Every profile of Gregg Popovich seems to begin or end with a profound quote that hangs in the San Antonio Spurs' locker-room. Specifically chosen by the coach to contrast with the trite sloganeering that usually wallpapers these venues, it may also be the most perfect embodiment of the relentless spirit evinced by his team en route to winning five NBA titles in the past 15 years.
"When nothing seems to help, I go look at a stonecutter hammering away at his rock perhaps a hundred times without as much as a crack showing in it," wrote Jacob Riis, the social activist and writer. "Yet at the hundred and first blow it will split in two, and I know it was not that blow that did it, but all that had gone before."
The fact those lines have had to be translated into Spanish, French, Slovenian, and Portuguese, among other languages, speaks to the uniquely polyglot nature of the Spurs’ squad, and to the unlikely road Popovich himself has travelled to NBA greatness.
The finest basketball coach of his generation did a degree in Soviet studies and began his working life as an intelligence officer for the United States Air Force, based out of Diyarbakir on the Turkish-Syrian border in the early 1970s.
"People had me carrying guns like I was some kind of spy," said Popovich. "The more I would deny it, the more they'd roll their eyes and say, 'Yeah, sure. Come on.' I was stationed on the border, but it wasn't like I was James Bond. "
His peers remember differently, even recalling him showing up for spy training in an expensively tailored suit at the wheel of a sports car. Very Sean Connery. These days, the silver-bearded Popovich’s often taciturn public persona definitely still carries vestiges of somebody schooled in the art of protecting classified information.
Witness his performance in a press conference following the Spurs’ resounding and troubling defeat by the Los Angeles Clippers in their first play-off game of the campaign last Sunday. Popovich was, by turns, so rude, dismissive, condescending and occasionally even funny in the way he poured scorn on typically benign post-match questions that the video of it instantly went viral. Given his avowed disinterest in the limelight afforded by becoming just the ninth coach ever to win 1,000 games earlier this year, nobody was too surprised at his refusal to engage with the media.
This is a man who’s regularly campaigned against in-game live television interviews with coaches, treating his mandatory participation in those cringe-worthy farces as an opportunity to expose how utterly ridiculous the practice is.
While the NBA has never disciplined him for making journalists thrusting microphones under his chin look stupid, it has fined him for resting his biggest stars for certain fixtures during the over-long 82-game regular season. The more he's done that and the more his club has won, however, the more critics have begun to realise the wisdom of the tactic, especially since the Spurs' dynasty is built around an ageing triumvirate in Tim Duncan, Manu Ginobli and Tony Parker.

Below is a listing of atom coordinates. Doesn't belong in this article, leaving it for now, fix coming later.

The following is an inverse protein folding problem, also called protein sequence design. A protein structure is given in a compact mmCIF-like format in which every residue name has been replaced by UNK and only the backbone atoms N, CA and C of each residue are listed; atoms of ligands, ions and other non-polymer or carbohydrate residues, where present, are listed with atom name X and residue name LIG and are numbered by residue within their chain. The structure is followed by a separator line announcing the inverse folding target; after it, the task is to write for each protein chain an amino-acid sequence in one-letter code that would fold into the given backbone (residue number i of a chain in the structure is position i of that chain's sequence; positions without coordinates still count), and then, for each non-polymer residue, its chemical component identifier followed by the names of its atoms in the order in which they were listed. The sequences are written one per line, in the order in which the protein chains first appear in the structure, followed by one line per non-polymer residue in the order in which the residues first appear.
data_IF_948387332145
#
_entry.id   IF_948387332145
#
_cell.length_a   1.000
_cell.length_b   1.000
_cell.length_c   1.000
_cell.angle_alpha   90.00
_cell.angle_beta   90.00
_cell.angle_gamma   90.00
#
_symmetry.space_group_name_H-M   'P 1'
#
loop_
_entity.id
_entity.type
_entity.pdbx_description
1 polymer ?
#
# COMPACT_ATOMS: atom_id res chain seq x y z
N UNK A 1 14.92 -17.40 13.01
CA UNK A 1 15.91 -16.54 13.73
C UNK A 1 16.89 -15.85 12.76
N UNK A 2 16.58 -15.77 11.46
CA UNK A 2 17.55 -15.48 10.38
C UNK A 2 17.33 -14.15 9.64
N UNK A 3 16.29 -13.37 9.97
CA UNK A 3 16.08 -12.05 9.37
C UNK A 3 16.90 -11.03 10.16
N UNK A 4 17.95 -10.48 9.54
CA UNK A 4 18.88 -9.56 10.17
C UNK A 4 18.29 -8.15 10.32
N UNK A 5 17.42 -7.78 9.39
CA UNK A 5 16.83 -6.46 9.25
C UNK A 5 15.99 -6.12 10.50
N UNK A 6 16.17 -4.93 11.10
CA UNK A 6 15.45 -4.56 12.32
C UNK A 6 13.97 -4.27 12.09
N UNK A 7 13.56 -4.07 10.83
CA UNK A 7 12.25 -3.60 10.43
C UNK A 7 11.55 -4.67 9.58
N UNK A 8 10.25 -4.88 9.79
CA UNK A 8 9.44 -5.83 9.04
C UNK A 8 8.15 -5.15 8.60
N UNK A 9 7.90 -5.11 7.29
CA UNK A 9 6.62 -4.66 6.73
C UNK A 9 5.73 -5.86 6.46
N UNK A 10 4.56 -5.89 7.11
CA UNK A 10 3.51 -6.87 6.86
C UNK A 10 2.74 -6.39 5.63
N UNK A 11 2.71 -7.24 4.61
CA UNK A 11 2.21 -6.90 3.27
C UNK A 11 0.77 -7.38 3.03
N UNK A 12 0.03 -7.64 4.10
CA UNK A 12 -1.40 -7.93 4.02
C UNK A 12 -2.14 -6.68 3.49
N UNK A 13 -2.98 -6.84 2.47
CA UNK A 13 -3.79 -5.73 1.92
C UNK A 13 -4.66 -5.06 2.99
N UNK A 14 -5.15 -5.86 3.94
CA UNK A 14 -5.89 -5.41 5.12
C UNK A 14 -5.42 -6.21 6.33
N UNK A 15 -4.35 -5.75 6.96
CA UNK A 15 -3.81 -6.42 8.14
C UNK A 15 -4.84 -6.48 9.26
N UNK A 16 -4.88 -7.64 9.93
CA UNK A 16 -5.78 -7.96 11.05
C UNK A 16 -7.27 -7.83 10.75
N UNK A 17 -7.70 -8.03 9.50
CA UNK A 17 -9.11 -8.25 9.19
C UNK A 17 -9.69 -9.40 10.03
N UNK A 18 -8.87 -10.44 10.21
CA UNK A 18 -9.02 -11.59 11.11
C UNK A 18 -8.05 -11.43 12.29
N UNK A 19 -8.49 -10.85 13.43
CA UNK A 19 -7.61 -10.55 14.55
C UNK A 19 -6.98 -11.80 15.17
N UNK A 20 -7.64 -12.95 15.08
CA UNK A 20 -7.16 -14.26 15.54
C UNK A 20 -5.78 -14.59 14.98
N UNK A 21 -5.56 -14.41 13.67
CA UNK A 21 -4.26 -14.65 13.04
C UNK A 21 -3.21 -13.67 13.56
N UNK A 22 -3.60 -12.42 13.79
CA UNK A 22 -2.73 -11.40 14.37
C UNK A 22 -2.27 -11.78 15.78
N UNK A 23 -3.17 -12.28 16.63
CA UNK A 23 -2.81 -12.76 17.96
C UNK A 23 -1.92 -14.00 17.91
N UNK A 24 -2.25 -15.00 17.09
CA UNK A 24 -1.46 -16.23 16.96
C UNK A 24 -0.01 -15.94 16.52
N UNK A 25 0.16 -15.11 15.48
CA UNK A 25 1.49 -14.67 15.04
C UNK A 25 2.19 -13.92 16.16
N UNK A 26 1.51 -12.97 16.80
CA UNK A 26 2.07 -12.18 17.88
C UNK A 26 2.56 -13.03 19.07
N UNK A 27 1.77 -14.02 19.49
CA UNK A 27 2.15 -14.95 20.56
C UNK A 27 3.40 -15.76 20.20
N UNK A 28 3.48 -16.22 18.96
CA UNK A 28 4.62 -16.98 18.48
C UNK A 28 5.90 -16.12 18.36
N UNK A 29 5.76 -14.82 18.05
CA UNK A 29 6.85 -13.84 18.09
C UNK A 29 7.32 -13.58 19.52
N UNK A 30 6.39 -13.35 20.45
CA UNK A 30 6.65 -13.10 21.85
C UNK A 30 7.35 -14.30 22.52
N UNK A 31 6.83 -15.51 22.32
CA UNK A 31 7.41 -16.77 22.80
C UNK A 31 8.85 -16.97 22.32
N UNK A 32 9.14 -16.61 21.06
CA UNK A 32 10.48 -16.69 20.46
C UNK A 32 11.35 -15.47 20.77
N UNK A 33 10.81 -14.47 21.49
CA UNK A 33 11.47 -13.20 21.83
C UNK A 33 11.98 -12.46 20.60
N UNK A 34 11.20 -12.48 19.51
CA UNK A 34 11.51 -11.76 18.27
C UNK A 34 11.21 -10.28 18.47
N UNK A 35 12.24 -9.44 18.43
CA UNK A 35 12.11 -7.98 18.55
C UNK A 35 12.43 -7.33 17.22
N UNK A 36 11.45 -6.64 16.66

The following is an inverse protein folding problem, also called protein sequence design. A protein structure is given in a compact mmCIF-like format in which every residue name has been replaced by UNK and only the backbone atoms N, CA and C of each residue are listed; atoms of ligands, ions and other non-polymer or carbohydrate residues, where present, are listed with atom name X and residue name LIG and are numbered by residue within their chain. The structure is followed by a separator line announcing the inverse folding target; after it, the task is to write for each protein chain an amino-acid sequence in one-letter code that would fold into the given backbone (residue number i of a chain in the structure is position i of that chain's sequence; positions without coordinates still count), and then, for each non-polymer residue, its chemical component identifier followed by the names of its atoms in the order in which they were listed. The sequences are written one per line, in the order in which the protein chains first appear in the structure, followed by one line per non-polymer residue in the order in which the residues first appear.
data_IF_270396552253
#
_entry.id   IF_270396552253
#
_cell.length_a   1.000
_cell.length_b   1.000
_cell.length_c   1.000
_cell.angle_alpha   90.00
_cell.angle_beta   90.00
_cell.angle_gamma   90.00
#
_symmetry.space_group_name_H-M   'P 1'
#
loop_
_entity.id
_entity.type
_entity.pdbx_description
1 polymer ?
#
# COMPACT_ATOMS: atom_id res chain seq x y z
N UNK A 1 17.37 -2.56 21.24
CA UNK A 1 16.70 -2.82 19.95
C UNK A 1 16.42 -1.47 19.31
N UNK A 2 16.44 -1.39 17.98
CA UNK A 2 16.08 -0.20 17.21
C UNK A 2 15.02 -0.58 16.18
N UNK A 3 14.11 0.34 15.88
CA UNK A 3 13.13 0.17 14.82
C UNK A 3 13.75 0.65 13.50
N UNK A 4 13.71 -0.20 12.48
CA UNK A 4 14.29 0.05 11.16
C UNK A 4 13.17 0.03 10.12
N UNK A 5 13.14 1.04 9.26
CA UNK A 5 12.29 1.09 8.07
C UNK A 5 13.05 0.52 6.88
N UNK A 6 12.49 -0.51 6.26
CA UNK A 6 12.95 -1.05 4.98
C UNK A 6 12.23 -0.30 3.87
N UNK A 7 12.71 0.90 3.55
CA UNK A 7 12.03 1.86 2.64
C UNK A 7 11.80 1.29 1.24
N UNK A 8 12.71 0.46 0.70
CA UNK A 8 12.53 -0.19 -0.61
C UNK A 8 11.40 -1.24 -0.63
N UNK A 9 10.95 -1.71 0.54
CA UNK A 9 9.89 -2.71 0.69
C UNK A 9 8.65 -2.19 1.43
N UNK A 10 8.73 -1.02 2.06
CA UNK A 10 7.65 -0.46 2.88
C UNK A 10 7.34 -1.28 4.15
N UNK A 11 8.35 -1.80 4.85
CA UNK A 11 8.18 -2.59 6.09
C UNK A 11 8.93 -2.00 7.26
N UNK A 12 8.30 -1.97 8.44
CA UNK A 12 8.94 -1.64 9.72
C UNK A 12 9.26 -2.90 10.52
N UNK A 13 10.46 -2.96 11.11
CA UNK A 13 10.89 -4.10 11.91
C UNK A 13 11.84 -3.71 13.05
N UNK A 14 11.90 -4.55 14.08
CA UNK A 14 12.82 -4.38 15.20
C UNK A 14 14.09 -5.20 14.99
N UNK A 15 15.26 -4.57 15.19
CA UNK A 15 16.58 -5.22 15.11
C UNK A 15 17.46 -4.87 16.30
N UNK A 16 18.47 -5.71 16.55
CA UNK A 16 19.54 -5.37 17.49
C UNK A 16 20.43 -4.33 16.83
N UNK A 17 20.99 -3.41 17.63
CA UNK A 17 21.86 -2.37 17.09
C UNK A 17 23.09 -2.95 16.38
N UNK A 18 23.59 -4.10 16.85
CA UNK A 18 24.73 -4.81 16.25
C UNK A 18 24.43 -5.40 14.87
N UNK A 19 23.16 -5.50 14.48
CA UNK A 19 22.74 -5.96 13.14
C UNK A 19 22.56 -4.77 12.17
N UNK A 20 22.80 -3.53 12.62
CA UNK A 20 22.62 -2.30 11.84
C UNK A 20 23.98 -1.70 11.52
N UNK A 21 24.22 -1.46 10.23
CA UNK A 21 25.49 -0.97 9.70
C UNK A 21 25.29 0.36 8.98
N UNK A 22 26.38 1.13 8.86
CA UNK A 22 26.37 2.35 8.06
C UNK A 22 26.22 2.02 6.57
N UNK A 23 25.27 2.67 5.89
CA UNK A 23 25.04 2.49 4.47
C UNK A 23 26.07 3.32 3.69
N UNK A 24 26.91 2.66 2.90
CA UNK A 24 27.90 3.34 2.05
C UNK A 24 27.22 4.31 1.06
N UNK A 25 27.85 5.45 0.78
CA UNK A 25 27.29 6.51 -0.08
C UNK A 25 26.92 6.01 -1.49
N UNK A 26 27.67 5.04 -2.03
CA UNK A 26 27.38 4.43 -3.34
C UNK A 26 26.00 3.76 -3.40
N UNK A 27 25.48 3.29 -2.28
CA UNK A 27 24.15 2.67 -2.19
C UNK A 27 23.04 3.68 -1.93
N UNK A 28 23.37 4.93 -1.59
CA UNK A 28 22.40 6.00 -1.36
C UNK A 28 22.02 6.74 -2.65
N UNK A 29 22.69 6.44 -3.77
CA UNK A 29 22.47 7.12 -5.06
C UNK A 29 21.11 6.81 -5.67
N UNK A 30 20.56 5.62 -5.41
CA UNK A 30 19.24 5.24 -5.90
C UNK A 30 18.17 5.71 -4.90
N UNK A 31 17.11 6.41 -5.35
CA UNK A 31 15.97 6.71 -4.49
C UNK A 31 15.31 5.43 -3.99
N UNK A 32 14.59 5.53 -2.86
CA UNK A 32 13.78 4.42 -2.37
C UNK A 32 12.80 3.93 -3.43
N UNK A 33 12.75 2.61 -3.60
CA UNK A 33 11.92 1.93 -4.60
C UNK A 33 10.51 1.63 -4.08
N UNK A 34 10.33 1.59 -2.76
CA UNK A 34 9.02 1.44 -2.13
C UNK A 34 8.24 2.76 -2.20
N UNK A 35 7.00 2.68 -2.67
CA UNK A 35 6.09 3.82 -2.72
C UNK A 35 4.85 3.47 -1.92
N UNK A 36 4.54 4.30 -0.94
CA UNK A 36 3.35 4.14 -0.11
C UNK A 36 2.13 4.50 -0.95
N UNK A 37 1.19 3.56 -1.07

Born and bred in the basketball hotbed of Indiana, it’s somehow fitting that this son of a Serbian father and Croatian mother has achieved so much with sides bulwarked by a trio of icons hailing from St Croix, Argentina and France. One of the first NBA coaches to start seriously trawling overseas for talent, the constant influx of under-rated international players (Parker and Ginobli were 28th and 57th picks in the draft) has helped the unfashionable Spurs to a memorable quintet of titles, a feat something akin to Stoke City regularly contending for and winning the Premier League.
While some foreign players initially struggle to decipher Popovich’s love of sarcasm, all quickly discover his worst rants are those moments when a vein bulges at the side of his head, a tendency his charges call “going Serbian”. Whatever he does, it works.
From a first coaching job at Pomona-Pitzer College, an obscure Division III school where the salary was so modest he and his family lived in a dorm room on campus, he has now reached a point where the Clippers’ Doc Rivers admits all coaches want to be like him.
So far, he’s eschewed the traditional successful American coach ritual of publishing a cash-in book about management to flog to corporate warriors. It would certainly be an interesting read because he’s constantly evolving. Closing in on two decades in charge, amid speculation about this season may be being his last, Popovich revamped his backroom team.
He brought in Becky Hammon, a retired WNBA star, making her the first full-time female assistant coach in the history of the league. And he also added Ettore Messina, a legendary Italian coach from the Euroleague, to his staff. Either move would have been groundbreaking on its own, to do both in the space of a few months demonstrated his appetite for growth and enduring willingness to take risks.
“This Duncan guy, this Ginobli guy, and this Parker guy, they are pretty important to me being successful,” said Popovich in a speech to US Air Force Academy students a while back. “Like, if I didn’t have them, I would be coaching in the Budweiser League someplace. And I know that. A lot of people don’t know who they are. I know who I am.”
The stonecutter’s manifesto.